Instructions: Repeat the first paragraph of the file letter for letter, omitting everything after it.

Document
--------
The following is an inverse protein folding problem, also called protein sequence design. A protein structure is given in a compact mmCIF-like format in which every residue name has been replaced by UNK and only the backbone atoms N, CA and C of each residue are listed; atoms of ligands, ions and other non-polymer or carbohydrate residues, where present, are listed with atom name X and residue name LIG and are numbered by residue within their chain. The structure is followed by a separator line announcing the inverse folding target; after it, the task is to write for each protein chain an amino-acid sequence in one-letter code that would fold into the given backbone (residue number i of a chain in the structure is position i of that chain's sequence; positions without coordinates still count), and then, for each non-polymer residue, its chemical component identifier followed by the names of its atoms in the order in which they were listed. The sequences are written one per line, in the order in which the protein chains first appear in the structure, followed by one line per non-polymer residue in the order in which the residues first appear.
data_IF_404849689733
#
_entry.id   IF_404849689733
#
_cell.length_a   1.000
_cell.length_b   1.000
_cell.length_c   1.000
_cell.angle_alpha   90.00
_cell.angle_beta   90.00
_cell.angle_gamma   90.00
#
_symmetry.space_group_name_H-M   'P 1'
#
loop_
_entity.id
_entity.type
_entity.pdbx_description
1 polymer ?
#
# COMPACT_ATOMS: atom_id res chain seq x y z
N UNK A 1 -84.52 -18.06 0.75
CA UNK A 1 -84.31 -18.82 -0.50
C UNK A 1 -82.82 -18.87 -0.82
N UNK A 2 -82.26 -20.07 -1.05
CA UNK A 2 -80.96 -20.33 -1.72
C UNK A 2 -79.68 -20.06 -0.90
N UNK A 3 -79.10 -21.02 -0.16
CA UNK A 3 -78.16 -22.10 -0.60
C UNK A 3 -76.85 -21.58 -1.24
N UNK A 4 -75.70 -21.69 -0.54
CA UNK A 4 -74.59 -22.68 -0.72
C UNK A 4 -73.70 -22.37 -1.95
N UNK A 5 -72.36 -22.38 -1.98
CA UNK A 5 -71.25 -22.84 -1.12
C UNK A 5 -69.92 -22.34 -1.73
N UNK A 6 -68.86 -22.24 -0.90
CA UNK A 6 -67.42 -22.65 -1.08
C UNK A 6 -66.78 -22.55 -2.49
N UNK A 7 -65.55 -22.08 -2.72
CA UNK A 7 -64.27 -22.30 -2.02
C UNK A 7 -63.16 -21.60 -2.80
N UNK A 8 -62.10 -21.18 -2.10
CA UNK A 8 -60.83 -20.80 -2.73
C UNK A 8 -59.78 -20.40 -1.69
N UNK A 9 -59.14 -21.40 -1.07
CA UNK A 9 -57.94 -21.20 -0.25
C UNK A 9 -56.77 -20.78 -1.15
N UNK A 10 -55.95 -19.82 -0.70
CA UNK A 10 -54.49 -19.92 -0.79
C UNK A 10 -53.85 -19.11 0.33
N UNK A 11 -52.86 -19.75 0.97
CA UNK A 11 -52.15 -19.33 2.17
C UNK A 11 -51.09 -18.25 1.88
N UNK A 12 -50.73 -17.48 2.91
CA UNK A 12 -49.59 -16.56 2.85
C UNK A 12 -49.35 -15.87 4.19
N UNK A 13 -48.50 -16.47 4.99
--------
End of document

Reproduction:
The following is an inverse protein folding problem, also called protein sequence design. A protein structure is given in a compact mmCIF-like format in which every residue name has been replaced by UNK and only the backbone atoms N, CA and C of each residue are listed; atoms of ligands, ions and other non-polymer or carbohydrate residues, where present, are listed with atom name X and residue name LIG and are numbered by residue within their chain. The structure is followed by a separator line announcing the inverse folding target; after it, the task is to write for each protein chain an amino-acid sequence in one-letter code that would fold into the given backbone (residue number i of a chain in the structure is position i of that chain's sequence; positions without coordinates still count), and then, for each non-polymer residue, its chemical component identifier followed by the names of its atoms in the order in which they were listed. The sequences are written one per line, in the order in which the protein chains first appear in the structure, followed by one line per non-polymer residue in the order in which the residues first appear.